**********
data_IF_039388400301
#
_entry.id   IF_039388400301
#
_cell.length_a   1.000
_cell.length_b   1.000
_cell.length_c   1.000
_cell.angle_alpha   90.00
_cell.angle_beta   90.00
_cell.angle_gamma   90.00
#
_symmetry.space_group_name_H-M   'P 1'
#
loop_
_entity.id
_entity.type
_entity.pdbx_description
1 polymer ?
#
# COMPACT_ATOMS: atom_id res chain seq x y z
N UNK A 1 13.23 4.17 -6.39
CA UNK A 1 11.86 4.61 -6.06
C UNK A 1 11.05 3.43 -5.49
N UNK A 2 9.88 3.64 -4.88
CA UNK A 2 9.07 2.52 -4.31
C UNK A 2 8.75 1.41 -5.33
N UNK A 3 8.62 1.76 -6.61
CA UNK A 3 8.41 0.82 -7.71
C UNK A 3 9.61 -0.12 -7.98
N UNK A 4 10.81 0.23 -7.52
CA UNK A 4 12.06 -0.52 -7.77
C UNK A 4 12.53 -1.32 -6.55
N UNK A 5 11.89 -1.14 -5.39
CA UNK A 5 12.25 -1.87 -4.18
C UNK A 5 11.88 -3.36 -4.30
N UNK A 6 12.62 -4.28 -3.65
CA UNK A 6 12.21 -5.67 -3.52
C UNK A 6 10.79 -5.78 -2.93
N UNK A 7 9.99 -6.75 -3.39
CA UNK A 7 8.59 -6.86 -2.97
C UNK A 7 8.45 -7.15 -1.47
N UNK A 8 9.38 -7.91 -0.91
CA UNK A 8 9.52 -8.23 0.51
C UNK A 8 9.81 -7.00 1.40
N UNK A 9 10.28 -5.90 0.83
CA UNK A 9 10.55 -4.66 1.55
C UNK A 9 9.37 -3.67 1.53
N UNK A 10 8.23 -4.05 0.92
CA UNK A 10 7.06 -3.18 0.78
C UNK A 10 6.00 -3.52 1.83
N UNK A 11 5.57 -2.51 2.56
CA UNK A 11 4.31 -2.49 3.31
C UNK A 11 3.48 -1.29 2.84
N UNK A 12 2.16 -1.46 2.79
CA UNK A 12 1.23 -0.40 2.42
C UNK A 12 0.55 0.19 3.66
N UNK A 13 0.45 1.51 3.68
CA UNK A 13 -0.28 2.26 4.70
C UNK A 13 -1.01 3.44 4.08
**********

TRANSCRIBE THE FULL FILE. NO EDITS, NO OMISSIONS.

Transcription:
data_IF_039388400301
#
_entry.id   IF_039388400301
#
_cell.length_a   1.000
_cell.length_b   1.000
_cell.length_c   1.000
_cell.angle_alpha   90.00
_cell.angle_beta   90.00
_cell.angle_gamma   90.00
#
_symmetry.space_group_name_H-M   'P 1'
#
loop_
_entity.id
_entity.type
_entity.pdbx_description
1 polymer ?
#
# COMPACT_ATOMS: atom_id res chain seq x y z
N UNK A 1 13.23 4.17 -6.39
CA UNK A 1 11.86 4.61 -6.06
C UNK A 1 11.05 3.43 -5.49
N UNK A 2 9.88 3.64 -4.88
CA UNK A 2 9.07 2.52 -4.31
C UNK A 2 8.75 1.41 -5.33
N UNK A 3 8.62 1.76 -6.61
CA UNK A 3 8.41 0.82 -7.71
C UNK A 3 9.61 -0.12 -7.98
N UNK A 4 10.81 0.23 -7.52
CA UNK A 4 12.06 -0.52 -7.77
C UNK A 4 12.53 -1.32 -6.55
N UNK A 5 11.89 -1.14 -5.39
CA UNK A 5 12.25 -1.87 -4.18
C UNK A 5 11.88 -3.36 -4.30
N UNK A 6 12.62 -4.28 -3.65
CA UNK A 6 12.21 -5.67 -3.52
C UNK A 6 10.79 -5.78 -2.93
N UNK A 7 9.99 -6.75 -3.39
CA UNK A 7 8.59 -6.86 -2.97
C UNK A 7 8.45 -7.15 -1.47
N UNK A 8 9.38 -7.91 -0.91
CA UNK A 8 9.52 -8.23 0.51
C UNK A 8 9.81 -7.00 1.40
N UNK A 9 10.28 -5.90 0.83
CA UNK A 9 10.55 -4.66 1.55
C UNK A 9 9.37 -3.67 1.53
N UNK A 10 8.23 -4.05 0.92
CA UNK A 10 7.06 -3.18 0.78
C UNK A 10 6.00 -3.52 1.83
N UNK A 11 5.57 -2.51 2.56
CA UNK A 11 4.31 -2.49 3.31
C UNK A 11 3.48 -1.29 2.84
N UNK A 12 2.16 -1.46 2.79
CA UNK A 12 1.23 -0.40 2.42
C UNK A 12 0.55 0.19 3.66
N UNK A 13 0.45 1.51 3.68
CA UNK A 13 -0.28 2.26 4.70
C UNK A 13 -1.01 3.44 4.08